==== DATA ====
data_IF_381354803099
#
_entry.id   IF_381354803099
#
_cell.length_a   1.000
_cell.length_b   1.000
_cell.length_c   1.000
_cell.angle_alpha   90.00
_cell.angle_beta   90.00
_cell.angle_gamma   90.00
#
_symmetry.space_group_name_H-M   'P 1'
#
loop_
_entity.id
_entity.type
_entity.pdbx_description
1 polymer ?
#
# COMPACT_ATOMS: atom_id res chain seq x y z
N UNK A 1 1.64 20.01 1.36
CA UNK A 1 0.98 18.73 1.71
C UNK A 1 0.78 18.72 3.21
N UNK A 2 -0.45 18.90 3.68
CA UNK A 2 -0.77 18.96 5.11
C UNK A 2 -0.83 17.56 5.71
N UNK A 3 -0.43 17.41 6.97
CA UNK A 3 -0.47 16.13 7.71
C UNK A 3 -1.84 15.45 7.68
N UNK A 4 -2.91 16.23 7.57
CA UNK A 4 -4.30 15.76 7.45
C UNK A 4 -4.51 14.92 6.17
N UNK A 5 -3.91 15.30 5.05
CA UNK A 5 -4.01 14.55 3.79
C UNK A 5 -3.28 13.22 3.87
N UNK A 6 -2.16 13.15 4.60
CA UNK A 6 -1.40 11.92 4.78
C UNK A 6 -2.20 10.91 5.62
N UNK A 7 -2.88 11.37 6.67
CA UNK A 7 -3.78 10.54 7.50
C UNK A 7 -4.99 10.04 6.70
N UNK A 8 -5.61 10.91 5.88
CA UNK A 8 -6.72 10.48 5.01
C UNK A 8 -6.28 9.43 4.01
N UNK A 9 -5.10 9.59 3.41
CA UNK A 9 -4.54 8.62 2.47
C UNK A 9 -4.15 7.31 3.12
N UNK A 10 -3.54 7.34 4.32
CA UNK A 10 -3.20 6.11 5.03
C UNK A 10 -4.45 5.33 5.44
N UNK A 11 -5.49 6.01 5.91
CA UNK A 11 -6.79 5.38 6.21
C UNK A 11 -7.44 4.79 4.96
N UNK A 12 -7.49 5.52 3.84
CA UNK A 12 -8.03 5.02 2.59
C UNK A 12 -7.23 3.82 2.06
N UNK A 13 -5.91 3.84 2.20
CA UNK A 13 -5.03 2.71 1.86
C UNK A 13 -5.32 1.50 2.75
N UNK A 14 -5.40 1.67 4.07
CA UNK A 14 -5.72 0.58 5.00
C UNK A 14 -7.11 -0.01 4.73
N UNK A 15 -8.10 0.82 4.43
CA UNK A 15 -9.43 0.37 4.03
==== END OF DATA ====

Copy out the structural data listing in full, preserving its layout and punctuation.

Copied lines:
data_IF_381354803099
#
_entry.id   IF_381354803099
#
_cell.length_a   1.000
_cell.length_b   1.000
_cell.length_c   1.000
_cell.angle_alpha   90.00
_cell.angle_beta   90.00
_cell.angle_gamma   90.00
#
_symmetry.space_group_name_H-M   'P 1'
#
loop_
_entity.id
_entity.type
_entity.pdbx_description
1 polymer ?
#
# COMPACT_ATOMS: atom_id res chain seq x y z
N UNK A 1 1.64 20.01 1.36
CA UNK A 1 0.98 18.73 1.71
C UNK A 1 0.78 18.72 3.21
N UNK A 2 -0.45 18.90 3.68
CA UNK A 2 -0.77 18.96 5.11
C UNK A 2 -0.83 17.56 5.71
N UNK A 3 -0.43 17.41 6.97
CA UNK A 3 -0.47 16.13 7.71
C UNK A 3 -1.84 15.45 7.68
N UNK A 4 -2.91 16.23 7.57
CA UNK A 4 -4.30 15.76 7.45
C UNK A 4 -4.51 14.92 6.17
N UNK A 5 -3.91 15.30 5.05
CA UNK A 5 -4.01 14.55 3.79
C UNK A 5 -3.28 13.22 3.87
N UNK A 6 -2.16 13.15 4.60
CA UNK A 6 -1.40 11.92 4.78
C UNK A 6 -2.20 10.91 5.62
N UNK A 7 -2.88 11.37 6.67
CA UNK A 7 -3.78 10.54 7.50
C UNK A 7 -4.99 10.04 6.70
N UNK A 8 -5.61 10.91 5.88
CA UNK A 8 -6.72 10.48 5.01
C UNK A 8 -6.28 9.43 4.01
N UNK A 9 -5.10 9.59 3.41
CA UNK A 9 -4.54 8.62 2.47
C UNK A 9 -4.15 7.31 3.12
N UNK A 10 -3.54 7.34 4.32
CA UNK A 10 -3.20 6.11 5.03
C UNK A 10 -4.45 5.33 5.44
N UNK A 11 -5.49 6.01 5.91
CA UNK A 11 -6.79 5.38 6.21
C UNK A 11 -7.44 4.79 4.96
N UNK A 12 -7.49 5.52 3.84
CA UNK A 12 -8.03 5.02 2.59
C UNK A 12 -7.23 3.82 2.06
N UNK A 13 -5.91 3.84 2.20
CA UNK A 13 -5.03 2.71 1.86
C UNK A 13 -5.32 1.50 2.75
N UNK A 14 -5.40 1.67 4.07
CA UNK A 14 -5.72 0.58 5.00
C UNK A 14 -7.11 -0.01 4.73
N UNK A 15 -8.10 0.82 4.43
CA UNK A 15 -9.43 0.37 4.03